Doctor of Philosophy (PhD)
School of Renewable Natural Resources
Filament fused fabrication (FFF) is an extrusion-based 3D printing technology for manufacturing thermoplastic polymers. A major obstacle of 3D printed thermoplastic is the limited crystallinity resulting from a fast quench while material leaving the hot nozzle and solidifying quickly at the low-temperature platform. As a result, the mechanical performances of 3D printed thermoplastic is normally inadequate in comparison with conventionally manufactured ones (e.g., from injection molding). In this work, we developed two strategies for reinforcing and functionalizing 3D printed thermoplastic composites using cellulose nanofibers (CNFs) as nanofillers. Firstly, L-lactide monomers were grafted onto CNFs via ring-opening polymerization. The synthesized poly(lactic acid) grafted cellulose nanofibers (PLA-g-CNFs) compounded with Poly(lactic acid) (PLA) pellets improved storage modulus of the composite in both glassy state (low temperature) and rubbery state (high temperature). Dynamic mechanical analysis, including temperature ramp, frequency sweep, and creep-recovery, confirmed the enhancement of annealed composites to viscoelastic factors. Secondly, we converted CNFs into carbonized CNFs (CCNFs) through pyrolysis. When integrated with carbon black (CB) and polycaprolactone (PCL) matrix, the CCNF-CB-PCL conductive composites found applications for reinforcing, conducting, electromagnetic interference shielding, and deformation sensing. CCNFs also have superior dielectric properties. When irradiating CCNF-PLA composites with microwave, high dielectric loss CCNFs selectively absorbed microwave energy and generated localized heat in the surrounding regions. Such heat transferred to the adjacent PLA, triggering PLA chains to repack and form crystallites, and as a result, enhancing crystallinity as well as mechanical.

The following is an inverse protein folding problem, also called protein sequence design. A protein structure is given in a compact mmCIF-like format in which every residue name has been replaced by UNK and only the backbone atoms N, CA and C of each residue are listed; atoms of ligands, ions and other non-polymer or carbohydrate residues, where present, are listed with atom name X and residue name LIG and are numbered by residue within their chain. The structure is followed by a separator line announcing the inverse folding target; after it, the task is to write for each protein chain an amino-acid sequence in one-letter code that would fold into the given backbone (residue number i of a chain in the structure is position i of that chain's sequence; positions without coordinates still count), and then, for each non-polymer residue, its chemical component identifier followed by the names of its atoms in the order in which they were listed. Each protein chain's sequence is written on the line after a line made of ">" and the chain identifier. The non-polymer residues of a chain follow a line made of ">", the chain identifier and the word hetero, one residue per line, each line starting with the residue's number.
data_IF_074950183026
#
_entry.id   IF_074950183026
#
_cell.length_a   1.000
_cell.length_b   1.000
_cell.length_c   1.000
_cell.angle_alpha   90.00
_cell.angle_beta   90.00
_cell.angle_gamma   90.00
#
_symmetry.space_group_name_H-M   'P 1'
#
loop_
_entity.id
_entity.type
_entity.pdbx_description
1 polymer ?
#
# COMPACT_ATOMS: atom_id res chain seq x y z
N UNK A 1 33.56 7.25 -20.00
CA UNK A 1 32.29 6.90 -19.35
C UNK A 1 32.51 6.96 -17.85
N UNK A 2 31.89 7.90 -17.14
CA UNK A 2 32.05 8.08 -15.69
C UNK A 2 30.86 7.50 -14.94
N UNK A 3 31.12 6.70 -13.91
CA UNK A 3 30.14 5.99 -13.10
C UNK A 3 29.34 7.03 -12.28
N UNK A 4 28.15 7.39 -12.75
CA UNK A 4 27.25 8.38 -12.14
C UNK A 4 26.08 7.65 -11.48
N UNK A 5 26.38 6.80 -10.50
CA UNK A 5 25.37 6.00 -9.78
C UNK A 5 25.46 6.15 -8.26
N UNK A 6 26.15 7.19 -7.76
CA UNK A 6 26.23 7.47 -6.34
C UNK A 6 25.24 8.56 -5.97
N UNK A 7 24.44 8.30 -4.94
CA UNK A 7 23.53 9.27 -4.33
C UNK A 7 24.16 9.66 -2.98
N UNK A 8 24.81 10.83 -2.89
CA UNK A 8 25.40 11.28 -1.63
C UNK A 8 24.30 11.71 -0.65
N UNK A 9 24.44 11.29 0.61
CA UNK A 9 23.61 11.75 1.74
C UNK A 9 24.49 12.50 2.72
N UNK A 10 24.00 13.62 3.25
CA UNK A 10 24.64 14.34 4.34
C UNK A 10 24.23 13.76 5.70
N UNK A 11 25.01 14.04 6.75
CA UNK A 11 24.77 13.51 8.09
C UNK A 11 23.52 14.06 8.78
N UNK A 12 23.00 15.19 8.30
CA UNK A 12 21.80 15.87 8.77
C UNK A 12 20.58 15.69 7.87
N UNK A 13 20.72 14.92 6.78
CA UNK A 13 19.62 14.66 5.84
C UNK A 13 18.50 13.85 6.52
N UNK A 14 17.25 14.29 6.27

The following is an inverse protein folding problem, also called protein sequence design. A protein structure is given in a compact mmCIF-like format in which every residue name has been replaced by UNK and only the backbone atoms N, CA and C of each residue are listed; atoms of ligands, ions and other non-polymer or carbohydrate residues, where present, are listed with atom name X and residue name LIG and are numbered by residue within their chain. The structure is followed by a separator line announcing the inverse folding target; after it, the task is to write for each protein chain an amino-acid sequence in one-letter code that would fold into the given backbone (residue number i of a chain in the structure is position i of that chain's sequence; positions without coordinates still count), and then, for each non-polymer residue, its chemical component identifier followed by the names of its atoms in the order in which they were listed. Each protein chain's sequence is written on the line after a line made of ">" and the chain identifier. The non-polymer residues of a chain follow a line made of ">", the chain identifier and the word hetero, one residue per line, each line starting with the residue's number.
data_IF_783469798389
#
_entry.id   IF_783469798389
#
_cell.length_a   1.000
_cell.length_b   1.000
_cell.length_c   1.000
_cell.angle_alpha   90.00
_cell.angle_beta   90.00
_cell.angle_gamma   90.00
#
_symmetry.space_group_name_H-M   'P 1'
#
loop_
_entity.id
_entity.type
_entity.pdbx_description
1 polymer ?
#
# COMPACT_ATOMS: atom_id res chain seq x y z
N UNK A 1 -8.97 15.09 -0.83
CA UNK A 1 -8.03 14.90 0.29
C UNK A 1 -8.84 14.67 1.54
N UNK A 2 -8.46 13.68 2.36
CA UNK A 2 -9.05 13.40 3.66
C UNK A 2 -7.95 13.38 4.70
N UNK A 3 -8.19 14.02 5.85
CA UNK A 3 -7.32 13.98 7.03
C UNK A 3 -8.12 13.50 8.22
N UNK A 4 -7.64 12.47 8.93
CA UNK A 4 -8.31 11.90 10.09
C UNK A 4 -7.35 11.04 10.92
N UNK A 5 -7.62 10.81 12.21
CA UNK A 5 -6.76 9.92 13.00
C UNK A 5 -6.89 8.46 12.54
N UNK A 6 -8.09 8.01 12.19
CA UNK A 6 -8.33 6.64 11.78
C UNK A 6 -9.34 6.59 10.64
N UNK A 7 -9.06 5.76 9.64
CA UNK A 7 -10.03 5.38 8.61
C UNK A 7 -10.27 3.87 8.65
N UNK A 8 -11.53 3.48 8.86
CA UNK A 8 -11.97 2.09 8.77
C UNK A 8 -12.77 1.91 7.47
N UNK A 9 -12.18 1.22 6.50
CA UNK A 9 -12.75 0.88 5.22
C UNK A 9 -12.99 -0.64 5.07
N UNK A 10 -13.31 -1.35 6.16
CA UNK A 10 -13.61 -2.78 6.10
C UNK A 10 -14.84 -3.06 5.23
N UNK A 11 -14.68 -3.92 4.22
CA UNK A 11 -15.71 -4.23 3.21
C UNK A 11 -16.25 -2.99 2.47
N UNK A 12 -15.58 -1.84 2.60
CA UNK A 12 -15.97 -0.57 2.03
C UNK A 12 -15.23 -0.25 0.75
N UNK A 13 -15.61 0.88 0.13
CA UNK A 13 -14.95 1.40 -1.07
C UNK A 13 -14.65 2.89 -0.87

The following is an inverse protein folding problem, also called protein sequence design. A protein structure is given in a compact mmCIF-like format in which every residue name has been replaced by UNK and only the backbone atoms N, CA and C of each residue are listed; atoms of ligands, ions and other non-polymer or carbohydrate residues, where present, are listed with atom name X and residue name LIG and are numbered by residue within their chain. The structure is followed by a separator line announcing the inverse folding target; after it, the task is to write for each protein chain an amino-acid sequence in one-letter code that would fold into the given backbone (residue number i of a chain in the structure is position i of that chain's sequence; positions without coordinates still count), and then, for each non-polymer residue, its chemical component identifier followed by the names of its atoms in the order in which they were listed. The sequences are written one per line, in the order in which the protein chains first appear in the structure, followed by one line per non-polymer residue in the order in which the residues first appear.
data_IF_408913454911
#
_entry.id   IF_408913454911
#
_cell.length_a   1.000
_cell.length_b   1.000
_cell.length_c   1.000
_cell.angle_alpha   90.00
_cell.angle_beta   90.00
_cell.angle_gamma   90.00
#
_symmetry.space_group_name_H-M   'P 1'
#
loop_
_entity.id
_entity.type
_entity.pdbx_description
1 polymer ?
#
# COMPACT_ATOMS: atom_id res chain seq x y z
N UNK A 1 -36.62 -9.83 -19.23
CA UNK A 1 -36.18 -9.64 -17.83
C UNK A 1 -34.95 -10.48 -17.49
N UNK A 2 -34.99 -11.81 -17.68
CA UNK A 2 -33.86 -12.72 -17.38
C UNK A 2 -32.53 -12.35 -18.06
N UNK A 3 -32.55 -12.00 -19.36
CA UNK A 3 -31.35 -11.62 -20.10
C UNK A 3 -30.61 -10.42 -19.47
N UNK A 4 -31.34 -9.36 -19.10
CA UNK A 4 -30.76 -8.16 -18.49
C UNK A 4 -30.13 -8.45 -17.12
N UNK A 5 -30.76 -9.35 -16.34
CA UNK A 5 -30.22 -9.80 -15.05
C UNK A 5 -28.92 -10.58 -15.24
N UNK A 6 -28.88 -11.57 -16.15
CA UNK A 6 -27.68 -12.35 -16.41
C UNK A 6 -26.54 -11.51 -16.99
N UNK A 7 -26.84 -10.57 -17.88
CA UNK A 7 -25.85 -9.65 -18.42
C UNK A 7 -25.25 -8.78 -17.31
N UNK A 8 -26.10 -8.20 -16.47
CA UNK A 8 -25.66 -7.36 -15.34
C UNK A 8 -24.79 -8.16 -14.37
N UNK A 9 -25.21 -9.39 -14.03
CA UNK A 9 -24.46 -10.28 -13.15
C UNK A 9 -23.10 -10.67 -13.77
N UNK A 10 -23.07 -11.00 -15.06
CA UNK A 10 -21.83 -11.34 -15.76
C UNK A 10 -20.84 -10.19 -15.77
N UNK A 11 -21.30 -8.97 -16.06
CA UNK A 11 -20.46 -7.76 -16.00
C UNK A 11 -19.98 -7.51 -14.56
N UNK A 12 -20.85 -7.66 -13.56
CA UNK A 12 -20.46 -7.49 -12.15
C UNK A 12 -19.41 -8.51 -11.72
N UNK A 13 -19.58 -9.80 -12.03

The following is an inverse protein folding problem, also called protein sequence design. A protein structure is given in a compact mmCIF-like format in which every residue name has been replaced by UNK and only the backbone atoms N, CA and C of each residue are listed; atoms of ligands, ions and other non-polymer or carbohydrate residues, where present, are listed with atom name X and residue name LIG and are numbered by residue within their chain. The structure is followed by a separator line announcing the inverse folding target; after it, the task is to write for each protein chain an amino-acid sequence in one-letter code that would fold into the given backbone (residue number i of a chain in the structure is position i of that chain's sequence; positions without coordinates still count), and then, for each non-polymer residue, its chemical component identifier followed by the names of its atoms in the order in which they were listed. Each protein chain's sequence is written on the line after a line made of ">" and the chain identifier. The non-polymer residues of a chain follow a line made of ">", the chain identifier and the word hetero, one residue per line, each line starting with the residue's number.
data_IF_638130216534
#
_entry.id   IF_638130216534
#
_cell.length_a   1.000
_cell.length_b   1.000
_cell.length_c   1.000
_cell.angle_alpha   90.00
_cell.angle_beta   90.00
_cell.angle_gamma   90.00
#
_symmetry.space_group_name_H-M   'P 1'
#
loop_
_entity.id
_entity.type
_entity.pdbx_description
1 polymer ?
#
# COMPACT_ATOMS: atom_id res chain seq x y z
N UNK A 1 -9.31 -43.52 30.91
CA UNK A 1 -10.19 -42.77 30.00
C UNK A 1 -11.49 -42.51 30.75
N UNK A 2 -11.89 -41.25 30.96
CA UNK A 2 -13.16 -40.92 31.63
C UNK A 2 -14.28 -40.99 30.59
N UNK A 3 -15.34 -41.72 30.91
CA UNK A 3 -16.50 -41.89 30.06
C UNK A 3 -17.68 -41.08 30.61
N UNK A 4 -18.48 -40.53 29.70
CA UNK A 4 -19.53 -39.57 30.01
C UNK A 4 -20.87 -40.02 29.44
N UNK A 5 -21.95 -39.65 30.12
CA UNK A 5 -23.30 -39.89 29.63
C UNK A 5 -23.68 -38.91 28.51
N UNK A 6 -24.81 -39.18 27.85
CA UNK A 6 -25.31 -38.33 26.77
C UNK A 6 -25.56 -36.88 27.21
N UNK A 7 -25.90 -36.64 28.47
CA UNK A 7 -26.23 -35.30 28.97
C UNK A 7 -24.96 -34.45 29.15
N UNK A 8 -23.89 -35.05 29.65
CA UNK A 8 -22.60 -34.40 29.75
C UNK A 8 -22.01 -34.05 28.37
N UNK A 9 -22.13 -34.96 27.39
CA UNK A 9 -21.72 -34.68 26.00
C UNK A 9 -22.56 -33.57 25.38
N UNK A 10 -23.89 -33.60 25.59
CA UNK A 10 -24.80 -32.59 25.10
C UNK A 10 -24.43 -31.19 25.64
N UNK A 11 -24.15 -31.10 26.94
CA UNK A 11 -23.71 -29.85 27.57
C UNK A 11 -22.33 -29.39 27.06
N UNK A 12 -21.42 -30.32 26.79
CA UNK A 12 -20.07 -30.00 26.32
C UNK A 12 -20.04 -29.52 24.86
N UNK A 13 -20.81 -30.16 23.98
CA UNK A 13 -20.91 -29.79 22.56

Dong, Ju, "The Use of Cellulose Nanofibers in Polymer Matrix Composites via 3D Printing" (2019). LSU Doctoral Dissertations. 4851.